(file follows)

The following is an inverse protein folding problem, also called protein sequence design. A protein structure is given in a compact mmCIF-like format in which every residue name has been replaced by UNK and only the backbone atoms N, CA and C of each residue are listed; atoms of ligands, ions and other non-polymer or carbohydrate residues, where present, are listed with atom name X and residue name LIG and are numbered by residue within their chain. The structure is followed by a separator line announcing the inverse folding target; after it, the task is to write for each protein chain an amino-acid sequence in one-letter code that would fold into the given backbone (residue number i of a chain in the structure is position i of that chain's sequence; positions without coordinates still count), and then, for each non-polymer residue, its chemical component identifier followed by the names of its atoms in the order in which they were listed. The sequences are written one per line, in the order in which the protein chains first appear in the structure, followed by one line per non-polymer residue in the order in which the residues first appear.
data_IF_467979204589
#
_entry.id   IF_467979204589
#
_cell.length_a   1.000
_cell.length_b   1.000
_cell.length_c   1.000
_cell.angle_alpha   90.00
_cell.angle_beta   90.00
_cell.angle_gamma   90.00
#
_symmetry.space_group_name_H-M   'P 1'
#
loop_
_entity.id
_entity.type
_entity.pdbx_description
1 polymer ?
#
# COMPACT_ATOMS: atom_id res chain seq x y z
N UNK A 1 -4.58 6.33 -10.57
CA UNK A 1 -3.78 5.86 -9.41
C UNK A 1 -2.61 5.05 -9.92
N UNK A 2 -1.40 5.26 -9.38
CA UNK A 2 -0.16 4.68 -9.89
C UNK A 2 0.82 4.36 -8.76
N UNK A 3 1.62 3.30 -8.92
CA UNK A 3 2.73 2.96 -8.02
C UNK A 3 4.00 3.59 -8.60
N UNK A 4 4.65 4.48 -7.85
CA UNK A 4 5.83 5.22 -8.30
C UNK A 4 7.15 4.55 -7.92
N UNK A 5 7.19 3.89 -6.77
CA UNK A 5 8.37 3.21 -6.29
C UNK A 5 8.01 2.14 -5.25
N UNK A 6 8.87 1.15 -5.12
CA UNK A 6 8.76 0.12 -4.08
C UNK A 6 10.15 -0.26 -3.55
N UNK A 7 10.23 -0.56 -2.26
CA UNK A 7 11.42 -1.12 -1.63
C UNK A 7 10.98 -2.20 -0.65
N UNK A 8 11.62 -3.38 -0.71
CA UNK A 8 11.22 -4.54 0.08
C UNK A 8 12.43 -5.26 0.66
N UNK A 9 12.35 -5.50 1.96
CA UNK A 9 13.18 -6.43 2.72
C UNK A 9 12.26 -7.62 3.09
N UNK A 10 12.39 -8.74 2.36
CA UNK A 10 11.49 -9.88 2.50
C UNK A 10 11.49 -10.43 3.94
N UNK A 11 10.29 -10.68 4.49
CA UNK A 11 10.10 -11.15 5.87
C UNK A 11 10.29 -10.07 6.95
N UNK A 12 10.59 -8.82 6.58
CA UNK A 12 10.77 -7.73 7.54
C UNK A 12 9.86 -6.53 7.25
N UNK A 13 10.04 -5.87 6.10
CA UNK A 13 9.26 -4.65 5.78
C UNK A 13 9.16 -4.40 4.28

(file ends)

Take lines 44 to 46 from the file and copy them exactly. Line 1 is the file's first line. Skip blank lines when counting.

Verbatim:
CA UNK A 8 11.22 -4.54 0.08
C UNK A 8 12.43 -5.26 0.66
N UNK A 9 12.35 -5.50 1.96